As usual, I needed something to do to stretch my day a bit. I am an active member of a church (Methodist). Well our services were too early for me to have enough to keep me occupied until the performance. So I decided to attend (Catholic) Mass at the Cathedral. I got there early, as I really find it relaxing and cathartic to sit quietly in a dress in a quiet church.
So after Mass, I headed over to the theater and continued my hug-a-thon! I am supposed to sell tickets for a wine raffle. I sold very few tickets as many, many friends sought me out, pumped my ego with undeserved complements and chatted with me. I am becoming more of a goodwill ambassador than a ticket salesperson.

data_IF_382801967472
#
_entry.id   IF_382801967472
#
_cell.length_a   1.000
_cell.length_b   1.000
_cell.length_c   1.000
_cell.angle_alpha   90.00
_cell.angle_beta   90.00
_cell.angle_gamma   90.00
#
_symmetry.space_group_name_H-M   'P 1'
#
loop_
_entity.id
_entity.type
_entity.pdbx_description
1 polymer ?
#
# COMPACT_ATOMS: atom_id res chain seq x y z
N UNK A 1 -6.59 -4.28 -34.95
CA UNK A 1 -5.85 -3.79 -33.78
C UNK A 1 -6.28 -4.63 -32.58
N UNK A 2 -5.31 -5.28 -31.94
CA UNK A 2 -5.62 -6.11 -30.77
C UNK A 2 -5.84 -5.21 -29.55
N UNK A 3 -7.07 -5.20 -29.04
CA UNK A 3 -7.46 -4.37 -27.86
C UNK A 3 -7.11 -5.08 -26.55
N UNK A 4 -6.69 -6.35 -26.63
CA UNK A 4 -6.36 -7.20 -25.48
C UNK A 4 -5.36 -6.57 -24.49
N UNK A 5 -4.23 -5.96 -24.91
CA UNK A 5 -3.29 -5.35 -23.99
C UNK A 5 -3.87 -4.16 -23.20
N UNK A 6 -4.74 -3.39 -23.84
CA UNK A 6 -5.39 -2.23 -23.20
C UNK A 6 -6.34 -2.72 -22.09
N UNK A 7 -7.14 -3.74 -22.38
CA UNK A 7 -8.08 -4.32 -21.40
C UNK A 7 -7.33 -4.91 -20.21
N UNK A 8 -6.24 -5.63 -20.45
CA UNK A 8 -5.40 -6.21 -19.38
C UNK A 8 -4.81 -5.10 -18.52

All in all, it was a weekend that exceeded my high expectations. I, as always, went wherever I wanted and was welcomed. I did things and saw people I love. And I had a great Father’s Day on top of everything. Lucky, lucky, lucky…..
Ladies, things are better. We do have work to do, but being visible, being out there, makes all the difference. Be smart, be appropriate, be confident, get out there and be visible!
Sister House Fashion and Style Columnist
You can read about my back story in the “About” section of my blog and contact me through the “Contact” section.